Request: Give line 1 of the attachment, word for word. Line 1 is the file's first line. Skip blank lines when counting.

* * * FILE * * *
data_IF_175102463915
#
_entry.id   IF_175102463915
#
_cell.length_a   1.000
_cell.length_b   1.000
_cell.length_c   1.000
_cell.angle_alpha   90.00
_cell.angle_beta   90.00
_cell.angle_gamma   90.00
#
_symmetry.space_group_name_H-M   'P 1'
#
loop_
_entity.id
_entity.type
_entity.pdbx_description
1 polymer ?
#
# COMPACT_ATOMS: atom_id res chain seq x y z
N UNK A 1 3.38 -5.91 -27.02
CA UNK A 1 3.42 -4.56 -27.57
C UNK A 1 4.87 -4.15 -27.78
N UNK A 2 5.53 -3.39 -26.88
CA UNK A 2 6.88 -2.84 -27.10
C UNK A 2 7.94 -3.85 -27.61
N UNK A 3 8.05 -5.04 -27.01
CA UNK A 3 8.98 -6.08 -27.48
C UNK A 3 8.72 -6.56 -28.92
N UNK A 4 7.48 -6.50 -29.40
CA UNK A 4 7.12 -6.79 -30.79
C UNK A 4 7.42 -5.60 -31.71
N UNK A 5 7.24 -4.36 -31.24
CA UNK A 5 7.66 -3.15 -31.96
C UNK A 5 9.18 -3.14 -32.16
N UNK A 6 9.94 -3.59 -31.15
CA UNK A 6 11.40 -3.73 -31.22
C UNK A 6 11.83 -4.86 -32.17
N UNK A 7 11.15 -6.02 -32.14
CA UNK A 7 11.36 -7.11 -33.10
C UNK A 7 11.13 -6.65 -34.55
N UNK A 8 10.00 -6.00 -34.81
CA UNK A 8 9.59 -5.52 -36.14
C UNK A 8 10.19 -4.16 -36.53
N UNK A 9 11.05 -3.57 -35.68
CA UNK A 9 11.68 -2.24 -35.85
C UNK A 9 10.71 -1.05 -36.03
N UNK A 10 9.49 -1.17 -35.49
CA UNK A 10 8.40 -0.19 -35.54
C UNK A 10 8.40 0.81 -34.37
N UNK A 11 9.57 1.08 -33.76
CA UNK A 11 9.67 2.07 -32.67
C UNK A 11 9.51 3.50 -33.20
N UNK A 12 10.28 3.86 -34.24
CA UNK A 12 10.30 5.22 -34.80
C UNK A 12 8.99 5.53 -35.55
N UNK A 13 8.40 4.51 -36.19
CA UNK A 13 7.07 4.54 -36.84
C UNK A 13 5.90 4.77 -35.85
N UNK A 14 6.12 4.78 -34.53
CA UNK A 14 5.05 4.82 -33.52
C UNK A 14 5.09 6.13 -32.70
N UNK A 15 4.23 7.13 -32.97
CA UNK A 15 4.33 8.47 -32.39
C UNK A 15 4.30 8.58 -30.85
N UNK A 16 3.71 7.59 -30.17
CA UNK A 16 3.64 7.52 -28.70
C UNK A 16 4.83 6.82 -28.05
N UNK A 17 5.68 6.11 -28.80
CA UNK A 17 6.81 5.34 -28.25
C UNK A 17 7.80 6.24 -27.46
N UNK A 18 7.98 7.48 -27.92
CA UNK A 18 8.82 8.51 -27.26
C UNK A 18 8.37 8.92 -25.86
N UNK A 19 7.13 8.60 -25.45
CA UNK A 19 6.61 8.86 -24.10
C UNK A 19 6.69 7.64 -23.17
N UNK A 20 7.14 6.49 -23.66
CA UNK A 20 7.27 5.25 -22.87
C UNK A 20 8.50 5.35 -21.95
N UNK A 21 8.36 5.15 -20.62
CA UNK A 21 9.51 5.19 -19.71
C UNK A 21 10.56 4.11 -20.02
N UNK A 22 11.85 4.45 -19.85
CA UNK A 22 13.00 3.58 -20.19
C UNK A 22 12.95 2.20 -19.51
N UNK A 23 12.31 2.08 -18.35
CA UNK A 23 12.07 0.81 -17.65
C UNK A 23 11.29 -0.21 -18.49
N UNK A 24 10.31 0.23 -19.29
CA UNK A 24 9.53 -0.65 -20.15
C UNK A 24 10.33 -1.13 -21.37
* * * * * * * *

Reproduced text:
data_IF_175102463915